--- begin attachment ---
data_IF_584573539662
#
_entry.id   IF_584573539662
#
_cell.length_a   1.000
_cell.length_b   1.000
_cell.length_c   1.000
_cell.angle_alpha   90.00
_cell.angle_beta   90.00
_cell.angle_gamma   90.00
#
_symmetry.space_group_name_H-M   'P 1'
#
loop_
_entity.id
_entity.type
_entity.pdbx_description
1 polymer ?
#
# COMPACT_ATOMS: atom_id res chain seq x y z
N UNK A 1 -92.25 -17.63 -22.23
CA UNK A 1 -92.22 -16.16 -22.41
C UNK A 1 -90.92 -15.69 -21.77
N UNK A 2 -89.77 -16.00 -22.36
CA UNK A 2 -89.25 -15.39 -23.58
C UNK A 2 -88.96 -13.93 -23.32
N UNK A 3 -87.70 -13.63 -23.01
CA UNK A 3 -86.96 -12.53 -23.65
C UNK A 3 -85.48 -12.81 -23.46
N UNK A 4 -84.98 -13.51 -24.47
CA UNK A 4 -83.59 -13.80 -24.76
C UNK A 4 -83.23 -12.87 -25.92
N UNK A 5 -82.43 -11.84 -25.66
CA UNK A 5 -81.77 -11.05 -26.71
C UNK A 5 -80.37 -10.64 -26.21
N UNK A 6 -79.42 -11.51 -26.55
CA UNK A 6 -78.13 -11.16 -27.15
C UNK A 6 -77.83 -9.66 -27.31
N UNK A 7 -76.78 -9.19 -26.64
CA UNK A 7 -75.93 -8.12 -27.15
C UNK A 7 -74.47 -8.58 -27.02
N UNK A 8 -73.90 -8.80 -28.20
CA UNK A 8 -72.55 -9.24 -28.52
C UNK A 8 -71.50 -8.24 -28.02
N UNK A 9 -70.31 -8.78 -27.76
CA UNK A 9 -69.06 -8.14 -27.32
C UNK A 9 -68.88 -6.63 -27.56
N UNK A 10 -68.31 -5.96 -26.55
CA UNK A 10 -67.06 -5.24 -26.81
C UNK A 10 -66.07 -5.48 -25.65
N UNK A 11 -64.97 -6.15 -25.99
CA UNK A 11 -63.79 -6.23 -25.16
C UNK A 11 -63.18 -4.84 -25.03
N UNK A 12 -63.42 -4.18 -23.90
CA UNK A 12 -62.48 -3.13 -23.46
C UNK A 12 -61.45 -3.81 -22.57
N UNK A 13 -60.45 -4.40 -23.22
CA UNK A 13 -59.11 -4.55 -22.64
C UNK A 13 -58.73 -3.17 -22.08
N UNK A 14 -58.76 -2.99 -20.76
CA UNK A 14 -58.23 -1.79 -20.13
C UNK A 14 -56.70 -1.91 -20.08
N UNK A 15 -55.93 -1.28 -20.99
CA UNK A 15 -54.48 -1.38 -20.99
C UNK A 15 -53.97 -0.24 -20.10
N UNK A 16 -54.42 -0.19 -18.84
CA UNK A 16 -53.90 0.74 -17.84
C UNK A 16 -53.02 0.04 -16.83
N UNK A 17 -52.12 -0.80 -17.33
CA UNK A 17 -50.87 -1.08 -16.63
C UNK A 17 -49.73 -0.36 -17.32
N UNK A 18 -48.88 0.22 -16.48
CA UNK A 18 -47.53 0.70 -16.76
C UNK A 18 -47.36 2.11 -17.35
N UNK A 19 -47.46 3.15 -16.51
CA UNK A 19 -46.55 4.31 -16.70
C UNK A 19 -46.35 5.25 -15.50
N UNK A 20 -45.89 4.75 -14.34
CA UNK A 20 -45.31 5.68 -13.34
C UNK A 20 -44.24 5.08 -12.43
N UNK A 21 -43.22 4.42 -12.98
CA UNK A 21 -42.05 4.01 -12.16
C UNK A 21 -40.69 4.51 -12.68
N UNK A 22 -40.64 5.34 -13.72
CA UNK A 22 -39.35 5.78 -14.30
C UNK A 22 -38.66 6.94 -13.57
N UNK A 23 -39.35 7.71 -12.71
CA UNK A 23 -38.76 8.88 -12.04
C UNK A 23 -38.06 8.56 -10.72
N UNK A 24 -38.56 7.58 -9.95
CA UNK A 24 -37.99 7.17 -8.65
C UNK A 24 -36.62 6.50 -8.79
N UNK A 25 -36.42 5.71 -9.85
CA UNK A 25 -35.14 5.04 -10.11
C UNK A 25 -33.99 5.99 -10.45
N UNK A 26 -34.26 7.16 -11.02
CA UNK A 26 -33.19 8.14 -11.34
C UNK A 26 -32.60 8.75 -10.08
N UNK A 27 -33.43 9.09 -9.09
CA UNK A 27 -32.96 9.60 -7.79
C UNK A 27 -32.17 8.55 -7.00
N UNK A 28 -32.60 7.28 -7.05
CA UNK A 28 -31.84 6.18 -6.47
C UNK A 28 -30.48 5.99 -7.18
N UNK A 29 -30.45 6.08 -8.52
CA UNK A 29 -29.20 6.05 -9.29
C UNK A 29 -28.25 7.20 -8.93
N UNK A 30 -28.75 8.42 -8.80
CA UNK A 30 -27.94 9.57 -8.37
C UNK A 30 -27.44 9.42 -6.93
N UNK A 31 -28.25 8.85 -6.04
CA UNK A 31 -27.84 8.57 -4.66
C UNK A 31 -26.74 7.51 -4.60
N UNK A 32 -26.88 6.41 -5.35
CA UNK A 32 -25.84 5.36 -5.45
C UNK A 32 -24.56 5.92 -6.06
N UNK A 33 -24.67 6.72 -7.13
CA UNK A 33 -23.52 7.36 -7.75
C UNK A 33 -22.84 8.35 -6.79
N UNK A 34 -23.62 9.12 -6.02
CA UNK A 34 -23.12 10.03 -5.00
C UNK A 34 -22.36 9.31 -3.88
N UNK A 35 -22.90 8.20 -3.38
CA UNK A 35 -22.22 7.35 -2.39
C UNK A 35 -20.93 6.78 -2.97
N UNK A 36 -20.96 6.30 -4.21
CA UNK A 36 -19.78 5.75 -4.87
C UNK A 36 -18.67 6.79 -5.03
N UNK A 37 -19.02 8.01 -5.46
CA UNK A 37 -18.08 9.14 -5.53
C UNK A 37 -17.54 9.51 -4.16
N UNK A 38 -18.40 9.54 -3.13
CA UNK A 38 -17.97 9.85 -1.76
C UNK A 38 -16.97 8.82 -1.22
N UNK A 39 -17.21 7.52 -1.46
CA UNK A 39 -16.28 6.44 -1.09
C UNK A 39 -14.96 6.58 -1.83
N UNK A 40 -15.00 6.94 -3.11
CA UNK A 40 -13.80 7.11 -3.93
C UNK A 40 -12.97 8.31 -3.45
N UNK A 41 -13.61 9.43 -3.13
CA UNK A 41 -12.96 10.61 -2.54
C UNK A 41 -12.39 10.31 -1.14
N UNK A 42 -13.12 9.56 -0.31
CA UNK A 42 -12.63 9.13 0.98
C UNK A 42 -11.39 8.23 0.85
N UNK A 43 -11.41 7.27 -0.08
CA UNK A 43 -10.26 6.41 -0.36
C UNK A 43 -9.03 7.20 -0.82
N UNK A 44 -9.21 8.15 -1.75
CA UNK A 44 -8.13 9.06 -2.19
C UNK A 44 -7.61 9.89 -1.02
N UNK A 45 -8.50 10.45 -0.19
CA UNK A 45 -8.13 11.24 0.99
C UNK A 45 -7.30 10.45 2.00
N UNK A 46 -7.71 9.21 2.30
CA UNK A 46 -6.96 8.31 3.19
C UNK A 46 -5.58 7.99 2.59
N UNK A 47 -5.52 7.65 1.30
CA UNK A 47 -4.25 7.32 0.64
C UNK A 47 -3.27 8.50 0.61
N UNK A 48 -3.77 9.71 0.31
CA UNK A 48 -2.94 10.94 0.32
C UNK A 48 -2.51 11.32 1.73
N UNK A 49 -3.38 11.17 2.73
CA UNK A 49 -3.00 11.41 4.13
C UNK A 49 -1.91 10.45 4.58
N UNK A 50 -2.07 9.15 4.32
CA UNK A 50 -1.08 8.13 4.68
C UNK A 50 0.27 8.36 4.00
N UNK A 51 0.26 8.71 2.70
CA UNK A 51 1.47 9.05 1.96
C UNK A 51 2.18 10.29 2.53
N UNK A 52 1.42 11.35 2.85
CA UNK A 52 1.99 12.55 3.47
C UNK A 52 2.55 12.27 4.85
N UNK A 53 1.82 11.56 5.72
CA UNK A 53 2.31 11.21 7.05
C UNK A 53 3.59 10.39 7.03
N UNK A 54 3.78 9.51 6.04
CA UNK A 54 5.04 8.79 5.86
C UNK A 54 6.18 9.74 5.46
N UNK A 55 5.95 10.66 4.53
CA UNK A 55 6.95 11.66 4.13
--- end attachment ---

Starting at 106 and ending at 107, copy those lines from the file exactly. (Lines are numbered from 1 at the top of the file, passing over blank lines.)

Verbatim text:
CA UNK A 29 -29.20 6.05 -9.29
C UNK A 29 -28.25 7.20 -8.93